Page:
Weekly Credit Card Update June 24, 2010
VERIFYING BORROWER’S FINANCES
Mortgage brokers and lenders will often caution borrowers against charging up their credit cards or changing jobs before the closing date on a home loan. Now that advice seems especially prudent. On June 1, Fannie Mae, the government-sponsored company that establishes the underwriting standards for most of the nation’s mortgages, started requiring lenders to recheck a borrower’s finances shortly before closing the loan. If a broker or lender finds significant changes, the loan could be delayed, or in some cases, denied. Industry executives say the change should not have a drastic effect on borrowing, unless of course, the borrower is prone to running up huge credit card bills.
Story by Bob Tedeschi for the New York Times.
RECENT GRADUATES NEED FINANCIAL ADVICE
Millions of graduates are beginning life on their own, earning their own salary and paying their own bills. This is not an easy transition, and many young people are unprepared for this financial freedom. Parents should give a real-life course in money management to prepare their graduates for financial independence. Many graduates leave college already weighed down by debt. Of the two-thirds of students who borrowed money, the median debt was $20,000. The average starting salary for a new graduate is $30,000.
MERCHANTS WIN DEBIT CARD FEE BATTLE
Retailers stand to reap billions from the financial overhaul legislation being finalized by Congress this week, possibly giving them a long-sought victory by slashing the “swipe fees” that credit card companies charge merchants for every debit card transaction. Members of the House and Senate announced an agreement Monday to include the debit card fee cuts in the final version of the overhaul bill-a loss for the financial industry, which had mounted a furious campaign to eliminate or water down the proposed regulations. The legislation still only applies to debit cards, not traditional credit cards, and thus covers less than half of the annual interchange fees U.S. merchants pay, estimated at $48 billion by the Nilson Report, an industry newsletter.
Story by Miguel Bustillo for the New York Times.
IS THERE A CURE FOR FINANCIAL LITERACY?
Uncle Sam wants to teach you how to manage your money. Tucked into the new financial-overhaul bill that Congress is working to finish is a new Office of Financial Literacy to help consumers learn about savings, debt and credit scores. So what do you want your children to know? A simple checklist should include helping them learn before high school about the difference between wants and needs, how to save, how much people really earn and how a simple budget works. Later, they can be introduced to the basics of insurance, taxes, debt and investing. You also may want to tell them it isn’t a good idea to run up massive debts, spend more than you bring in and fail to put money aside for the future–like a certain government we could mention.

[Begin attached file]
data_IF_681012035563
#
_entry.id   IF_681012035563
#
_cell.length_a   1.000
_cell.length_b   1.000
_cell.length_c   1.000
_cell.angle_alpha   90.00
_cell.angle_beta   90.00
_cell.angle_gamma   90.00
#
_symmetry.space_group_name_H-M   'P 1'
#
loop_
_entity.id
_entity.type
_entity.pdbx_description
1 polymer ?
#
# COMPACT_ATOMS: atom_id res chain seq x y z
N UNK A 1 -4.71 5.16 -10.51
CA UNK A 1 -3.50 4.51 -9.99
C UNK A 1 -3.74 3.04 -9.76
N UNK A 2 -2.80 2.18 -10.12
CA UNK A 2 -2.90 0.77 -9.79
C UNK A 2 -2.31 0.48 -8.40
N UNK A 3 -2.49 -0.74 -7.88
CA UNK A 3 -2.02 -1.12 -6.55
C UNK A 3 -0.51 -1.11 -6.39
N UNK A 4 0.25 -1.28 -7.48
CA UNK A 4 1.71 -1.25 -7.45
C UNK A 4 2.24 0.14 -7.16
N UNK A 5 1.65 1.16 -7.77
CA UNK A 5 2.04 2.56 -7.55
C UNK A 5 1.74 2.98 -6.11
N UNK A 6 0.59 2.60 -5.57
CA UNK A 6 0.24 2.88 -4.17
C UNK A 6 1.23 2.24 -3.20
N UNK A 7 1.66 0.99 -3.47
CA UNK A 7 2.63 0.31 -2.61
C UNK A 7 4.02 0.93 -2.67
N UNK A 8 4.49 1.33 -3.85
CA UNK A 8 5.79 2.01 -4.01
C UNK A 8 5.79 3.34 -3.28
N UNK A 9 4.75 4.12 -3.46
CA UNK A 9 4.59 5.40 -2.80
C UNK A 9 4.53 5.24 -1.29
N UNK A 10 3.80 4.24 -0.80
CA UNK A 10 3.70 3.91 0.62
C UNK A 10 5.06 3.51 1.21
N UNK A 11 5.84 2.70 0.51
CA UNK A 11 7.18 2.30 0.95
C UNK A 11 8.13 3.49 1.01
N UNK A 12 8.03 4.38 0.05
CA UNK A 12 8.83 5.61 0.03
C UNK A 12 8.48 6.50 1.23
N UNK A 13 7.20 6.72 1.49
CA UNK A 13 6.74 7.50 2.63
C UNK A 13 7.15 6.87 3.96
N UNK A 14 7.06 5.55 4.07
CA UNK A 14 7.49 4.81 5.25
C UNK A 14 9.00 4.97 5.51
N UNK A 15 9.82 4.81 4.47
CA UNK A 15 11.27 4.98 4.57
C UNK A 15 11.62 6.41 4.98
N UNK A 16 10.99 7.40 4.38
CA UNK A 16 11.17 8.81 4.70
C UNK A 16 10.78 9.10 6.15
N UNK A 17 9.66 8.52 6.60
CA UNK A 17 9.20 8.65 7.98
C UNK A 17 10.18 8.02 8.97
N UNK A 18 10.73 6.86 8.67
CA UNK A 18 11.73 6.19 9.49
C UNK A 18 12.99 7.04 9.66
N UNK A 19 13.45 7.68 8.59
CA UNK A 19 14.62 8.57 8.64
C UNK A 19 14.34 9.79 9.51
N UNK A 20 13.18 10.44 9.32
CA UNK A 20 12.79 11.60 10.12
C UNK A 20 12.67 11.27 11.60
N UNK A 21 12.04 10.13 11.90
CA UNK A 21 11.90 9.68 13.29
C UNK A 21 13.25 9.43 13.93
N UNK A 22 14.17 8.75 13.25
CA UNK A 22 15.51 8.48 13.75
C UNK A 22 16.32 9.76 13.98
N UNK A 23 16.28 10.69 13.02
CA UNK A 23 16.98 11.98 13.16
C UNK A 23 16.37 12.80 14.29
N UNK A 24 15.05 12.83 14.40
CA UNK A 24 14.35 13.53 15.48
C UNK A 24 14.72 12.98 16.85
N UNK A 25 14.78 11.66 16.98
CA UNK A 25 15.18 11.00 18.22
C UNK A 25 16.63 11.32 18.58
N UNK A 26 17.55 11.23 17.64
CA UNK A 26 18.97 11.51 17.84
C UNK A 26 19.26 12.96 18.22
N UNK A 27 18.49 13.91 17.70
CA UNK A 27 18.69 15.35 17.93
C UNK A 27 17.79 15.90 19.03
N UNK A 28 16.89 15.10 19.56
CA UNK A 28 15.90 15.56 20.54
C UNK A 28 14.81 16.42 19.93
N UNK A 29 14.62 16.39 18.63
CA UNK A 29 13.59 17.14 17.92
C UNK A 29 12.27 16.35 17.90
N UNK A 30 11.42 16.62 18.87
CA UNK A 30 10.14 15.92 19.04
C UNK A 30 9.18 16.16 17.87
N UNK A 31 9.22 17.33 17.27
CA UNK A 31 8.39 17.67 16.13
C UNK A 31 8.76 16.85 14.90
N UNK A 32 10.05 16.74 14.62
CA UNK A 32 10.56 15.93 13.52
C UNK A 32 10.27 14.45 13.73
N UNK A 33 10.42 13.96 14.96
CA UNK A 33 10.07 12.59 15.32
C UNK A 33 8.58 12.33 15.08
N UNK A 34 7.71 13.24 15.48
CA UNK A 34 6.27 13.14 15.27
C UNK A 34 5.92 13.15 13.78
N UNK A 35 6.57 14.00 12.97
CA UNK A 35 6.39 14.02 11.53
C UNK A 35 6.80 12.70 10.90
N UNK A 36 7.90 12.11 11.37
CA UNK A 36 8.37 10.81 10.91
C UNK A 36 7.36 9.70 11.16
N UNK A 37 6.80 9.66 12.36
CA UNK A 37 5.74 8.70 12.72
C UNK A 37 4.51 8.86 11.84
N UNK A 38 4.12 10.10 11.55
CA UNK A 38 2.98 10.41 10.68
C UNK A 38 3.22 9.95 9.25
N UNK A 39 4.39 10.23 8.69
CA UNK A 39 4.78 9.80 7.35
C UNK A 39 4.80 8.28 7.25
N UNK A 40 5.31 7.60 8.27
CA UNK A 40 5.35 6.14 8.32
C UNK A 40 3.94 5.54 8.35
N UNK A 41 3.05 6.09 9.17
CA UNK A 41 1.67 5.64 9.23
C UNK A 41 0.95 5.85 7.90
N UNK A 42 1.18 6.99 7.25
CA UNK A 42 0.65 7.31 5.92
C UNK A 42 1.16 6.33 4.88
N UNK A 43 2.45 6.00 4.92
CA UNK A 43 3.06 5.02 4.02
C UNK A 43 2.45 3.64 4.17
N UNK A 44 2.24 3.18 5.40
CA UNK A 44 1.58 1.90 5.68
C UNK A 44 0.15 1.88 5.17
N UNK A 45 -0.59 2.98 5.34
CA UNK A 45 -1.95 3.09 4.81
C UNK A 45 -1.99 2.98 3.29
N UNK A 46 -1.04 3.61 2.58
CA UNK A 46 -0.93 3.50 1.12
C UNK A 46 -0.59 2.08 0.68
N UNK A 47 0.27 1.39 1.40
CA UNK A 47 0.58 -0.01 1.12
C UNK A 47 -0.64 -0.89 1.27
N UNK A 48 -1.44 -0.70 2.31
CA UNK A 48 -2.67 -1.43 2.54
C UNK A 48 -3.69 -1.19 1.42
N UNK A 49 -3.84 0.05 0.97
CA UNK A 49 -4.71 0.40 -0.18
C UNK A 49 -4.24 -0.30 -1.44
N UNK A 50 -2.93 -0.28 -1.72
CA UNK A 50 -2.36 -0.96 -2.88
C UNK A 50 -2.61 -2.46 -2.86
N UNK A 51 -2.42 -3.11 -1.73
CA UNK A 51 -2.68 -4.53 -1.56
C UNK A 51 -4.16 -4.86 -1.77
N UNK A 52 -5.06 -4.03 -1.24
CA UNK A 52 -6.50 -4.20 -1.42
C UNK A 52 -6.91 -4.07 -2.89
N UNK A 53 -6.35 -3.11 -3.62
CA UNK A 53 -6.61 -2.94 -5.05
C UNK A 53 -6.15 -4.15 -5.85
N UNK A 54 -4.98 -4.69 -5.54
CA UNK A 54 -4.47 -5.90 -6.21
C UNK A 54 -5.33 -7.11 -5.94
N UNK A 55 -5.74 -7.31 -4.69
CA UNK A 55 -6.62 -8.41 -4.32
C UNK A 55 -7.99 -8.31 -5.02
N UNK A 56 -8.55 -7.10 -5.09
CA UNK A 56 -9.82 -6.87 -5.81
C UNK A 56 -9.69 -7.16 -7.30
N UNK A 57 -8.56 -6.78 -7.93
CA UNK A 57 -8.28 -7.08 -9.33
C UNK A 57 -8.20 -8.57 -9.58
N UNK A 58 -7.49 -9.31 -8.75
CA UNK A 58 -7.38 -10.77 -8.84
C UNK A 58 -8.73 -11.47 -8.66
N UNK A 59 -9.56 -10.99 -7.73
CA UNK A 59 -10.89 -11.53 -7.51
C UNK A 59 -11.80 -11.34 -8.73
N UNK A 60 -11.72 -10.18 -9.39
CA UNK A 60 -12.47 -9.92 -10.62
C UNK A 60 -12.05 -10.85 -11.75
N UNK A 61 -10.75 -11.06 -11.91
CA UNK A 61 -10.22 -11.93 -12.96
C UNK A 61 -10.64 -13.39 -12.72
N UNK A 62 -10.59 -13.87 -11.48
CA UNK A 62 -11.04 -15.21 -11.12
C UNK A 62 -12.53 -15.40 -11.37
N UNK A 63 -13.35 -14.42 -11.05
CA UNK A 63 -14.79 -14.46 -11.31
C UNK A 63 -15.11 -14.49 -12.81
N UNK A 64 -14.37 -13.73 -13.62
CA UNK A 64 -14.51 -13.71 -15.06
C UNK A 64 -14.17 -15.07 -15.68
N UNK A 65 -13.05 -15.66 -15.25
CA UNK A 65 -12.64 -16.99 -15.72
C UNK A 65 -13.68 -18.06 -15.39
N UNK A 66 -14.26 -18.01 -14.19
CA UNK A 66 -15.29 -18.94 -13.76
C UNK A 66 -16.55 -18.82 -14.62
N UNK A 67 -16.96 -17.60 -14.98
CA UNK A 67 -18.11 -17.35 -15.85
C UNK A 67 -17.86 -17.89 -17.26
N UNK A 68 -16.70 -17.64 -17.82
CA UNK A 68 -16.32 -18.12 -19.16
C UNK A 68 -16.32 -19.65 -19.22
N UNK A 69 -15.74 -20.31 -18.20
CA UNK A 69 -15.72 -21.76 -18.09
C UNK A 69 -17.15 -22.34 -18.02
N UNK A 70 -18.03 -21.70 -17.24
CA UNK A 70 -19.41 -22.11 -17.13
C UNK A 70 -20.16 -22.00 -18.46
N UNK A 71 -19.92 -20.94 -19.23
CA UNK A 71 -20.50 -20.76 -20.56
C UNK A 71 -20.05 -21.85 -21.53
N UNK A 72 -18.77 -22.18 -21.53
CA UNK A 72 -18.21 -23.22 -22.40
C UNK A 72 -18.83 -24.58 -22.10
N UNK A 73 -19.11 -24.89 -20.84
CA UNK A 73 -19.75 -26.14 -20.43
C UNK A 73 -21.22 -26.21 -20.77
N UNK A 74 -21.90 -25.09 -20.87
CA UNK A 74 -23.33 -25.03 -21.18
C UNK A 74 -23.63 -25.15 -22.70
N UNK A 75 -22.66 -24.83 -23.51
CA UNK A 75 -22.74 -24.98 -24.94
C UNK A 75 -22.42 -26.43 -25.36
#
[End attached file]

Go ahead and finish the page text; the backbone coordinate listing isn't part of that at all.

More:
Story by Karen Blumenthal for the Wall Street Journal.
LOWCARDS.COM WEEKLY CREDIT CARD RATE REPORT
Based on the 1000+ cards in the Lowcards.com Complete Credit Card
Index, the average advertised APR for credit cards this week decreased
to 13.60%, down from 13.63% last week. Six months ago, the average was 13.12%. One year ago, the average was 12.09%.
CITI BANK OFFERS TEXT BANKING
Citi Text Banking is a new service that delivers account updates on
demand to bank and credit card customers in the United States. Customers simply text a command–such as BAL (for balance)–to MYCITI (692-484). Within seconds, they’ll receive a text message with the account information they requested Citi Text Banking provides updates for all Citi credit card accounts and for Citibank accounts linked to a Citibank ATM or debit card, including checking and savings accounts, home equity lines and loans, personal lines and loans, and mortgages.
HOUSE AGREES TO PUT CONSUMER WATCHDOG IN FED
The Federal Reserve, criticized for failing to protect consumers in the run-up to the credit crisis, would be the home of a new financial consumer watchdog under an agreement announced on Monday. U.S. House of Representatives Democrats said they will go along with a plan to put the watchdog inside the Fed as an independent unit operating within the central bank. The new watchdog, which would consolidate consumer-related duties now dispersed across several agencies, would oversee mortgages, credit cards and other consumer financial products that critics say were poorly supervised in recent years.
Story by Kevin Drawbaugh for Reuters.